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Short Fiction
Dina Ben-Lev

Dina Ben-Lev began writing poetry at the age of nine. "That was the year my father read poems aloud by Ogden Nash and Dylan Thomas. I would lie in bed and fall asleep to the rhythms and rhymes. I loved the sound of them," she says.

Raised in New York City, Ben-Lev admits to having been "a bit morose and lonely as a child" and says that her obsession with poetry was based on the premise that if she wrote better, she would live better. "When I wrote hundreds of poems as a kid, I was combating the disease I felt from city life-the muggings, the murders, the flashers, the sleazy name-callers."

As the poet matured, she became more interested in writing about her family. The adopted daughter of Jewish-Irish parents, Ben-Lev heard in her family stories about how oppressive the world can be, how dreams are squashed, how it is wiser to ask for less in life rather than more. "These tales had a political context. Writing about others' lives, acknowledging them and hopefully honoring them in my small way, made it possible for me to then go on and write about my own life."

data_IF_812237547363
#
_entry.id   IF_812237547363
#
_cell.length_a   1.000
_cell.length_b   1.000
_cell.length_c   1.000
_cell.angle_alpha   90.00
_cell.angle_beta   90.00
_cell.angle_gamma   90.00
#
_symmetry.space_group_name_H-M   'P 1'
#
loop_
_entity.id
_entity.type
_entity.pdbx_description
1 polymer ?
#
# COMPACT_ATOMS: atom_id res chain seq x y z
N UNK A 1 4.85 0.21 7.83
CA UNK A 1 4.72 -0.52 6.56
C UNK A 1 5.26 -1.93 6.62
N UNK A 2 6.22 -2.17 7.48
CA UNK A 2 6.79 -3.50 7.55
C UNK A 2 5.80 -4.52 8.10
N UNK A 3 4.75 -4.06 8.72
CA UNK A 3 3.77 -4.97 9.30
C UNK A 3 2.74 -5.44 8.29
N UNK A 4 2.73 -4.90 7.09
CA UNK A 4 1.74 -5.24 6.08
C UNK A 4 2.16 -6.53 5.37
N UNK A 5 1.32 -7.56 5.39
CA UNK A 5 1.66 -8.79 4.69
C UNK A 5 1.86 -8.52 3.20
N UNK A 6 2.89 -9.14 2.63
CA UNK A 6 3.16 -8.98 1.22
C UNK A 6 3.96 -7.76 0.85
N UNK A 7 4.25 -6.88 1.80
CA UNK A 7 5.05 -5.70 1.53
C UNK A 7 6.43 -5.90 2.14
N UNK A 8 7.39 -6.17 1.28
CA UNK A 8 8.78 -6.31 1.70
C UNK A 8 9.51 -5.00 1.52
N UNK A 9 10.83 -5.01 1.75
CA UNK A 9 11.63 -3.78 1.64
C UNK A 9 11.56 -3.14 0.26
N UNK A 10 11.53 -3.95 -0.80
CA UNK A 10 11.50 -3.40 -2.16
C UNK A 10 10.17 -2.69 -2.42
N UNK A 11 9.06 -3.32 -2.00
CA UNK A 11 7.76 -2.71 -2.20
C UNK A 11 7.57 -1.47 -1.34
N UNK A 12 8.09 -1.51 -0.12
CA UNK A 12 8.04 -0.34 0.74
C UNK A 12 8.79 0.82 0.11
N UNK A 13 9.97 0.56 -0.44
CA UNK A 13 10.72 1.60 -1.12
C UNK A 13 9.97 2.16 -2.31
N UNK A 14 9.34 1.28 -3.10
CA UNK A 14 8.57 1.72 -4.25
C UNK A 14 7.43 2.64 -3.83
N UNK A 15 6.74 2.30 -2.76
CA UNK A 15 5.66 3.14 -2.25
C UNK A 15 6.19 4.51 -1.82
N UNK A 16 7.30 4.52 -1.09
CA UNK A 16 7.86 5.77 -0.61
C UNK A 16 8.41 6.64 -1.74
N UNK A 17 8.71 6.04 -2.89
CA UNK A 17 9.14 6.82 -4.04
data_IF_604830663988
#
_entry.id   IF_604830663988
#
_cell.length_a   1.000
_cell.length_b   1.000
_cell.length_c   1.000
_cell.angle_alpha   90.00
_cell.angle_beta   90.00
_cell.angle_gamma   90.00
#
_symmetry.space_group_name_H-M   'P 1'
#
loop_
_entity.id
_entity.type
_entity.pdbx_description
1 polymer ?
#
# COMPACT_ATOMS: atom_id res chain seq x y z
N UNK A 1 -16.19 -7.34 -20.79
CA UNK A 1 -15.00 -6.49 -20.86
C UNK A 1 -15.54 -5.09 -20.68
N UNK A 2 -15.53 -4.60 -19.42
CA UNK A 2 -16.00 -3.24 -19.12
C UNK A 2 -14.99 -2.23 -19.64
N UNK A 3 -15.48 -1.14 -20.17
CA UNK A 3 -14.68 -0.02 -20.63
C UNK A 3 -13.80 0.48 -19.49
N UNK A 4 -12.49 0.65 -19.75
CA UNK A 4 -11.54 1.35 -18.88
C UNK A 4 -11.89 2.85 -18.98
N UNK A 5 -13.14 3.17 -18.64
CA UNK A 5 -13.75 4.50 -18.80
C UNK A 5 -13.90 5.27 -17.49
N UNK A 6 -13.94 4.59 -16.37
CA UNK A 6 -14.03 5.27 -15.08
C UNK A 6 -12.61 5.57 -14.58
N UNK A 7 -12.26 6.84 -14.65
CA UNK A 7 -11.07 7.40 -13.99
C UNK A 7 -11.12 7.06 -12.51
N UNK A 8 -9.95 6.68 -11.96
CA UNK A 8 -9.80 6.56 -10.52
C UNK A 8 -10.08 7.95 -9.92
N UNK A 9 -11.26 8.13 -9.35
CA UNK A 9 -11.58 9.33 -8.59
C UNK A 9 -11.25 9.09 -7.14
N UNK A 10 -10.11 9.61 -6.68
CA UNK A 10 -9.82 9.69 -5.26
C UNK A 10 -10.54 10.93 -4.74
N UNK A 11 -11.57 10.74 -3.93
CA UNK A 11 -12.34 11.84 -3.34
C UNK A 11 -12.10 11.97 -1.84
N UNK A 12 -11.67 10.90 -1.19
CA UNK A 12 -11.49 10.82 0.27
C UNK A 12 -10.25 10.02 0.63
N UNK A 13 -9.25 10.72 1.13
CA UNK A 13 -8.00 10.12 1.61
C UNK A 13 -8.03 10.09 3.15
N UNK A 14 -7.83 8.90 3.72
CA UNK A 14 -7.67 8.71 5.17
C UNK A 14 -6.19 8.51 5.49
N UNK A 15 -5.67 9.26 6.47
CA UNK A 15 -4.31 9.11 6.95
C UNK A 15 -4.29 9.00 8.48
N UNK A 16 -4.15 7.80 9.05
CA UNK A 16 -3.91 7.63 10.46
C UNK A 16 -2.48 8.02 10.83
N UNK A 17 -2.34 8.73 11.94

Dina Ben-Lev is the author of two award-winning chpabooks, Sober on a Small Plane (1995) and Note for a Missing Friend (1991). Her poems have appeared in numerous literary magazines, and she is the recipient of two Academy of American Poets awards, the Elliston Poetry Prize, and a Poetry Fellowship from the National Endowment for the Arts. She has received degrees from Oberlin College, Syracuse University, the University of Washington, and her Ph.D. from the University of Cincinnati.


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